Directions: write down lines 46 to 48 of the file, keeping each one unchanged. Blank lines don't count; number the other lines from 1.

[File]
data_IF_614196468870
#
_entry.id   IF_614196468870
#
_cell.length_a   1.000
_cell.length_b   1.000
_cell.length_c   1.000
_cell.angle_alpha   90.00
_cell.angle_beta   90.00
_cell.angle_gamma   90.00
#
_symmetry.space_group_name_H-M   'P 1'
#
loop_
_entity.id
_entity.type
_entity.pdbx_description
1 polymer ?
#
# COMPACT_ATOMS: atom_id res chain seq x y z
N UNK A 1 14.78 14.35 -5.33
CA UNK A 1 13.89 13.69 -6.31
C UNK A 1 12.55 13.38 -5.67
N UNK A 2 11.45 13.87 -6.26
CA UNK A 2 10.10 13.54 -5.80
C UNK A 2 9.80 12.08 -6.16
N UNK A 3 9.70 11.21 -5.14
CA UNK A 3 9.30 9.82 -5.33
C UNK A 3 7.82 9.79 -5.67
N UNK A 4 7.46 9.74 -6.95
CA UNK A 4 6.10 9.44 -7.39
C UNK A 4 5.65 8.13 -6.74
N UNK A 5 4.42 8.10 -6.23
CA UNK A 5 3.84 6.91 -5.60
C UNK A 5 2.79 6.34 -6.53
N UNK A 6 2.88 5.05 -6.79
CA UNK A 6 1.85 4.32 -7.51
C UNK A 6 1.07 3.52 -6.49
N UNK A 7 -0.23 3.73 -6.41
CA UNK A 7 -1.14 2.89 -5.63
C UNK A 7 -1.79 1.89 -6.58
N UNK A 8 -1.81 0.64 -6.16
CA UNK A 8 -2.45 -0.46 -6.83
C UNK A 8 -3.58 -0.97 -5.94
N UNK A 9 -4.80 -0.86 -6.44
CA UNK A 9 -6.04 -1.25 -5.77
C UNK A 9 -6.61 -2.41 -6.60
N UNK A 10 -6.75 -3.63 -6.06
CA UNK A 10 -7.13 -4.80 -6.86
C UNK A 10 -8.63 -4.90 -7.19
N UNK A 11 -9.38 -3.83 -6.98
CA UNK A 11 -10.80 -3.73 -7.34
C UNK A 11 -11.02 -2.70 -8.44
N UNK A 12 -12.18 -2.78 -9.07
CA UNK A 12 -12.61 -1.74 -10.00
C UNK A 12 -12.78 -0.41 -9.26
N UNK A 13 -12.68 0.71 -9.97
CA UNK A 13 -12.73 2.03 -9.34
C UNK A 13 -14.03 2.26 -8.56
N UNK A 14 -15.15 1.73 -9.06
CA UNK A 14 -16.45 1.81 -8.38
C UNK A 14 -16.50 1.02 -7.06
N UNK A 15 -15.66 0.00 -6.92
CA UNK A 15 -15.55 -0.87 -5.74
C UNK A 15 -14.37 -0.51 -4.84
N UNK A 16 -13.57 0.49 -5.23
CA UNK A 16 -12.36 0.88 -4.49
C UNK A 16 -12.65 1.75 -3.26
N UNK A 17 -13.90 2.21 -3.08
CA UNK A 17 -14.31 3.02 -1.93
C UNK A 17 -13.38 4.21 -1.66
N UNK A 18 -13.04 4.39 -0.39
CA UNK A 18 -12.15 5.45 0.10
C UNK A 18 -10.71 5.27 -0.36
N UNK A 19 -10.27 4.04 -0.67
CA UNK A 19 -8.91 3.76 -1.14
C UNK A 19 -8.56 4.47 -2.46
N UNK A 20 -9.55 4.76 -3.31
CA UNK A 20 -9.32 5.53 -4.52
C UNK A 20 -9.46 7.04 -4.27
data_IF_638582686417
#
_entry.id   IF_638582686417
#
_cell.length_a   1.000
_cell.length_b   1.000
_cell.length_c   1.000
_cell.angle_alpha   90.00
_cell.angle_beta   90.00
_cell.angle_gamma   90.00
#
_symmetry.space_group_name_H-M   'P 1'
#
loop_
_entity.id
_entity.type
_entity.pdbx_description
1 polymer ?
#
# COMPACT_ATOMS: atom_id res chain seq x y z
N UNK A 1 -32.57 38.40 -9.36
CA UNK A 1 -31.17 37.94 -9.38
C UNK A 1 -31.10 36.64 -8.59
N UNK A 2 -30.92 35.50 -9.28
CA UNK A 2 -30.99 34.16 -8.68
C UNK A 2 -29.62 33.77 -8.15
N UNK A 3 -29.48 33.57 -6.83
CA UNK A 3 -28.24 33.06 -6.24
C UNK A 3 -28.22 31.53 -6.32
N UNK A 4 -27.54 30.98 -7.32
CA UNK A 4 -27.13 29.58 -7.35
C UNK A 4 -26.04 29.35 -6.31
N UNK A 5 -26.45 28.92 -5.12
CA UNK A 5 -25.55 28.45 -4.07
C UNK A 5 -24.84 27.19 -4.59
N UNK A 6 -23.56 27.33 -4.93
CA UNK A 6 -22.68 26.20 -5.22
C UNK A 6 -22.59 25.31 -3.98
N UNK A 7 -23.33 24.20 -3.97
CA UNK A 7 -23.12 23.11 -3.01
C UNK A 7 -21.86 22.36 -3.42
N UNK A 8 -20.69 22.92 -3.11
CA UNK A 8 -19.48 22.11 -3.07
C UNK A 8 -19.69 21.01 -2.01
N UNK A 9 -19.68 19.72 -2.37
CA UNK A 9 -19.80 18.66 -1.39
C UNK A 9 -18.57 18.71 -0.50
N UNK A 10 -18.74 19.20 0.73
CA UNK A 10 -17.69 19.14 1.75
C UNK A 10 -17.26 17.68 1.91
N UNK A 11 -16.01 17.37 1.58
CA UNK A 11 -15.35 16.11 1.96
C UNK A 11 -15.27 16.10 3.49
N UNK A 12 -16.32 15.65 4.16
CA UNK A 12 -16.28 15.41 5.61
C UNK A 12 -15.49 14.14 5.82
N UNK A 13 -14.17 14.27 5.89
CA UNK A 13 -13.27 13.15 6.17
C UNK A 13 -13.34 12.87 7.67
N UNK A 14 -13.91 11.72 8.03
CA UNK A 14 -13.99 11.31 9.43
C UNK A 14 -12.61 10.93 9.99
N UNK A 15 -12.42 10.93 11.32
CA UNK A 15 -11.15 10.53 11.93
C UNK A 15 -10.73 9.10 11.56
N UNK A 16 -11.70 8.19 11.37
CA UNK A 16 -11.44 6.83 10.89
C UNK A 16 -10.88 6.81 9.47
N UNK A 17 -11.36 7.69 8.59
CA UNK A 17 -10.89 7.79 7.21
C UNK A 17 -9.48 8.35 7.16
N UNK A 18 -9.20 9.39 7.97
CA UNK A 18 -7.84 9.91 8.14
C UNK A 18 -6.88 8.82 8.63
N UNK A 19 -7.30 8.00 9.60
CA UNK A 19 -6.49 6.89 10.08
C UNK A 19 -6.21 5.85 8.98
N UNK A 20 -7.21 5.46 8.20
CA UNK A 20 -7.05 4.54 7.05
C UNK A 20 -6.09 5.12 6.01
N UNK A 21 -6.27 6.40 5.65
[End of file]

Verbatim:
CA UNK A 9 -6.04 -1.25 -5.77
C UNK A 9 -6.61 -2.41 -6.60
N UNK A 10 -6.75 -3.63 -6.06